Office of Civil Rights
Sexual Harassment PolicyRevised December 2009
Sexual harassment is defined under state and federal laws as unsolicited and unwelcome sexual
advances, requests for sexual favors, and other verbal, physical, or visual conduct of a sexual nature that interferes with work performance by creating an intimidating, hostile, or offensive work
environment. Such conduct constitutes sexual harassment when:
(1) Submission to the conduct or communication is made either explicitly or implicitly a term
or condition of employment.
(2) Submission to or rejection of the conduct or communication is used as a basis for employment or service decisions affecting the individual.
(3) Such conduct or communication has the potential to negatively affect an individual’s work
performance and/or create an intimidating, hostile, or offensive work environment.
CDCR has a zero tolerance policy regarding sexual harassment. Zero tolerance means that all violations of the sexual harassment policy will be handled through the progressive discipline process. The type of prohibited discriminatory or harassing behavior which may be found to constitute a violation of CDCR’s zero tolerance sexual harassment policy includes, but is not limited to:
• Demanding sexual favors in exchange for employment benefits, whether explicitly or implicitly.
• Leering, making sexual gestures, impeding or blocking movements, pinching, grabbing, patting,
intentionally brushing up against another individual, rape or assault.
• Engaging in retaliation after a negative response to sexual advances.
• Using sexually derogatory terms or telling sexual jokes.
• Displaying objects, cartoons, pictures, or posters of a derogatory or sexual nature.
• Posting, sending, or uploading/downloading sexual or demeaning materials in any form via
electronic mail, the intranet/internet websites, or cell phone.
• Engaging in any unwanted physical contact including touching, leering, and assault of a sexual
• Following or stalking an employee.
• Making harassing telephone calls of a sexual nature to a coworker, or sending harassing
correspondence to an individual by any means including, but not limited to, the use of public or
private mail, interoffice mail, facsimile, computer e-mail or text messaging.
31010.3 Conduct Violations - EEO Policy and Violations
The type of prohibited discriminatory or harassing behavior which may be found to constitute a violation of EEO policy includes, but is not limited to:
• Making employment decisions on the basis of an individual’s protected characteristics.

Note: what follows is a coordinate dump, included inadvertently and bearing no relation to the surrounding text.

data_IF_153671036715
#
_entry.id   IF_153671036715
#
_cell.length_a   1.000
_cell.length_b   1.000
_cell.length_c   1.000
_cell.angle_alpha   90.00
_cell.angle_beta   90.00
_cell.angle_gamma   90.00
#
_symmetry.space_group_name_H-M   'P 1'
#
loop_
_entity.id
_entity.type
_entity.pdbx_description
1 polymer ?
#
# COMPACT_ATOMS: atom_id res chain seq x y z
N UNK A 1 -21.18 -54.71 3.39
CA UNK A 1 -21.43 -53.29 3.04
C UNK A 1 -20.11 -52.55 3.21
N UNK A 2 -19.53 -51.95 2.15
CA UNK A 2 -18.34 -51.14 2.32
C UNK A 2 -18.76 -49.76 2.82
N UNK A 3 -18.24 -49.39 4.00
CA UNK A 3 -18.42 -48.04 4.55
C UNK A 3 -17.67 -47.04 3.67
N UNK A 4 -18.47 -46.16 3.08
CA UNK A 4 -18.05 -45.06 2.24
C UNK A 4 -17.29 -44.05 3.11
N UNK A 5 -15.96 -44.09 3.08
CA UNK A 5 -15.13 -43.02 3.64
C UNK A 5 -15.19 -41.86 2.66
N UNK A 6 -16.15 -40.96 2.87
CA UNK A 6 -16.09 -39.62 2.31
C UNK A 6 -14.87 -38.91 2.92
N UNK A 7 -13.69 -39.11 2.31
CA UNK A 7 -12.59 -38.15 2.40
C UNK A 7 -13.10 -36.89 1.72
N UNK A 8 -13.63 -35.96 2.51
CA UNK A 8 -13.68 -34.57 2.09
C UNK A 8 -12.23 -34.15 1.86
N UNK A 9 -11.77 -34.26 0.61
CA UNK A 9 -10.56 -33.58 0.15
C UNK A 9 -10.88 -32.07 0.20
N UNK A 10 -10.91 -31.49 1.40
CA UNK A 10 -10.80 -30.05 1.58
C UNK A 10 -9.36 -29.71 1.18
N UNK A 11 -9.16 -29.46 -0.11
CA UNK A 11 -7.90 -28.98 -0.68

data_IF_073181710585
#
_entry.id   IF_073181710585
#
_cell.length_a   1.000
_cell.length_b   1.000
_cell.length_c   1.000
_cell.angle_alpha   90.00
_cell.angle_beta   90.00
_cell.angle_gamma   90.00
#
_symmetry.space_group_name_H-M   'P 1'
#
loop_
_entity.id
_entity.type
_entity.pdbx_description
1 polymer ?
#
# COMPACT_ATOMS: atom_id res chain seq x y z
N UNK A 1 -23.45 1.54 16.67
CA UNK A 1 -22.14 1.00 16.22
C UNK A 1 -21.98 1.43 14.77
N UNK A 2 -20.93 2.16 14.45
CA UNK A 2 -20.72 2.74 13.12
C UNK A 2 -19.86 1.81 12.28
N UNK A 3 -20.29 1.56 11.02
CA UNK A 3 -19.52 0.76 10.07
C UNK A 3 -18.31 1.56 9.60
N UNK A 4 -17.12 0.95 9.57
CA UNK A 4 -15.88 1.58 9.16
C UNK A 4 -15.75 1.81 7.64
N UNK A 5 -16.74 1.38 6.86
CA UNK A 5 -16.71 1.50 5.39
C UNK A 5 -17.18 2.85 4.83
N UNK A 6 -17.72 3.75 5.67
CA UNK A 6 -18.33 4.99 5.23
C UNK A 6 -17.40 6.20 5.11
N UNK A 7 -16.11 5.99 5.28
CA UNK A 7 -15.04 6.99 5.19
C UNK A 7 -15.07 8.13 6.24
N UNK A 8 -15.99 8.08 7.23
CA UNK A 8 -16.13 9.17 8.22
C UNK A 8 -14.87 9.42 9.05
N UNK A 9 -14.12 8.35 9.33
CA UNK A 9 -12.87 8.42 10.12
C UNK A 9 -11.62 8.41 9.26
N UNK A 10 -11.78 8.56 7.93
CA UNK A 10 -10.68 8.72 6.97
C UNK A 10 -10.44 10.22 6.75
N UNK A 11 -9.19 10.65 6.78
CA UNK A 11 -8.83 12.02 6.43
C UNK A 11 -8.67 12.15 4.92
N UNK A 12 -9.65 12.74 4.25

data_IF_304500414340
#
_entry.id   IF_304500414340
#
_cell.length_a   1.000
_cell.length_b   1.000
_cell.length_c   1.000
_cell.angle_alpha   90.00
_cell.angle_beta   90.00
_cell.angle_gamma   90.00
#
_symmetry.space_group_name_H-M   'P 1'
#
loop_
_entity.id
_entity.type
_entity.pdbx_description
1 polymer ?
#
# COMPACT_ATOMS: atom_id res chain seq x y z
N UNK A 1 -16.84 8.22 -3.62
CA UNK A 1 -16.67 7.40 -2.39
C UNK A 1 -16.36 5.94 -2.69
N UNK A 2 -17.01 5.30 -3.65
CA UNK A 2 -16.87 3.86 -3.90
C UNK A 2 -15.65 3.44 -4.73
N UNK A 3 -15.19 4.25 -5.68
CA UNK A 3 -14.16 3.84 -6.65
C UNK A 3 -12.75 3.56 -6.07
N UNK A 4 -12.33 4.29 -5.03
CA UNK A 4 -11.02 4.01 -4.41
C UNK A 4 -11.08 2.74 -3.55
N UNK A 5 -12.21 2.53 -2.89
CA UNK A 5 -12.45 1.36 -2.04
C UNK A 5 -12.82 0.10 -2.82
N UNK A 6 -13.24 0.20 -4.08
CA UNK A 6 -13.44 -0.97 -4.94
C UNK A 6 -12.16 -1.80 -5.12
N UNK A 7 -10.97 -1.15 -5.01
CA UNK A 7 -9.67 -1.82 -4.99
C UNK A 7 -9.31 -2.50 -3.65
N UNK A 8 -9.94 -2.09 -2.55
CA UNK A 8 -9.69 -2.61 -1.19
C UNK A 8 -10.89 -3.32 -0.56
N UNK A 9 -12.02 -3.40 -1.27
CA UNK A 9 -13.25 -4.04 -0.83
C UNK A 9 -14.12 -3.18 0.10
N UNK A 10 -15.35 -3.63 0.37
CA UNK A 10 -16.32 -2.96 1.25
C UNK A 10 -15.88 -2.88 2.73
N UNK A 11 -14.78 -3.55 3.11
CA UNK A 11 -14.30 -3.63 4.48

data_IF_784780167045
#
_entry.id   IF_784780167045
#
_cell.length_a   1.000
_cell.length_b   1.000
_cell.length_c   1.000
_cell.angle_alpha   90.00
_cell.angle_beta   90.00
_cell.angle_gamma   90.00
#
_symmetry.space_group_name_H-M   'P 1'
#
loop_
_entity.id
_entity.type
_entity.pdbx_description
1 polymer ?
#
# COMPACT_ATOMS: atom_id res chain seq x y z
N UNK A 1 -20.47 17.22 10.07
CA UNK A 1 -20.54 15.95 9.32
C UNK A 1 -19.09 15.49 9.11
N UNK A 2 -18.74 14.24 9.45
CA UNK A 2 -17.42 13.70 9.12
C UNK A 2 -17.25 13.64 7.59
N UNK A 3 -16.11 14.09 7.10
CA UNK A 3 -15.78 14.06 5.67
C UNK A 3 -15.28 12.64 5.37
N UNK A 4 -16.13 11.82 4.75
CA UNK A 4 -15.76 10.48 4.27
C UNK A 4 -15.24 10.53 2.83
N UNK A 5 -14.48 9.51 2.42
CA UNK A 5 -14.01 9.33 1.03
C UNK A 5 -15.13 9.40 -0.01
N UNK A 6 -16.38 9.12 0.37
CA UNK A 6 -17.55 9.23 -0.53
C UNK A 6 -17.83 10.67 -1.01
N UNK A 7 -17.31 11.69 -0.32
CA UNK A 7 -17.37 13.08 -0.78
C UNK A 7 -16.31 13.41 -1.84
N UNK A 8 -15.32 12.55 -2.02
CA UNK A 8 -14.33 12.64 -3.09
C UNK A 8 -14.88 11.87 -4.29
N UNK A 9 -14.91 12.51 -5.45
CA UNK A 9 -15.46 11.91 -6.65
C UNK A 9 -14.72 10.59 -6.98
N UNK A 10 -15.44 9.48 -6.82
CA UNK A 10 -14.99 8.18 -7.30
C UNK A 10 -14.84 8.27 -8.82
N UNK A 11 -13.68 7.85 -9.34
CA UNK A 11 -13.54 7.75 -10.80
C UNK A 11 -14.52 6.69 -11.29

• Changing the terms, conditions, or privileges of employment of an employee in retaliation for filing an EEO complaint or participating in the discrimination complaint process.
• Denying or failing to provide reasonable accommodation for a disability or a bona fide religious practice.
• Denying a leave request for which an employee is eligible under FMLA or CFRA.
• Using discriminatory terms or telling discriminatory jokes that are based on an individual’s protected status.
• Displaying objects, cartoons, pictures, or posters that are derogatory or discriminatory based on an individual’s protected status.
• Posting, sending, uploading/downloading messages with discriminatory or retaliatory content in any form via electronic mail, the intranet/internet websites, cell phone, office mail, or personal mail.
• Discriminating against any employee in violation of this policy so as to create a hostile work environment.
• Engaging in any unwanted physical contact or leering.
• Making harassing telephone calls to a coworker, or sending harassing correspondence to an individual by any means including, but not limited to, public or private mail, interoffice mail, facsimile, computer email or text messaging.
Managers and Supervisors
Under the supervision of the Hiring Authority, all CDCR managers and supervisors shall:
• Maintain and promote a work environment free from discrimination, harassment, retaliation, and unprofessional or disrespectful conduct related to this policy.
• Adhere to the EEO/Sexual Harassment policy and procedures, applicable state and federal law,
discrimination complaint process and ensure they are communicated to all employees under their supervision.
• Take pro-active steps to prevent unprofessional or disrespectful behavior.
• Take immediate and appropriate action to stop the conduct that violated this policy, regardless of the employee’s desire to keep the issue confidential.
• Ensure that employees under their management or supervision have received EEO/Sexual Harassment training and a copy of the policy.
• Advise their employees of their rights and the process for filing an EEO/Sexual Harassment complaint.
• Notify in writing (e-mail can be used) his or her direct supervisor and the local EEO Coordinator within 24 hours of becoming aware of conduct that may violate CDCR’s EEO/Sexual Harassment policy.
• Document the discussion with the employee and submit it in writing to the EEO Coordinator within three working days from the date the employee informed the supervisor of the alleged violation.
• Attend mandated EEO/Sexual Harassment Prevention training. Failure by a manager and supervisor to adhere to the above responsibilities may result in corrective and/or disciplinary action up to and including dismissal from CDCR. Separate from any action taken by CDCR, managers and supervisors should be aware that his or her conduct may result in personal civil liability.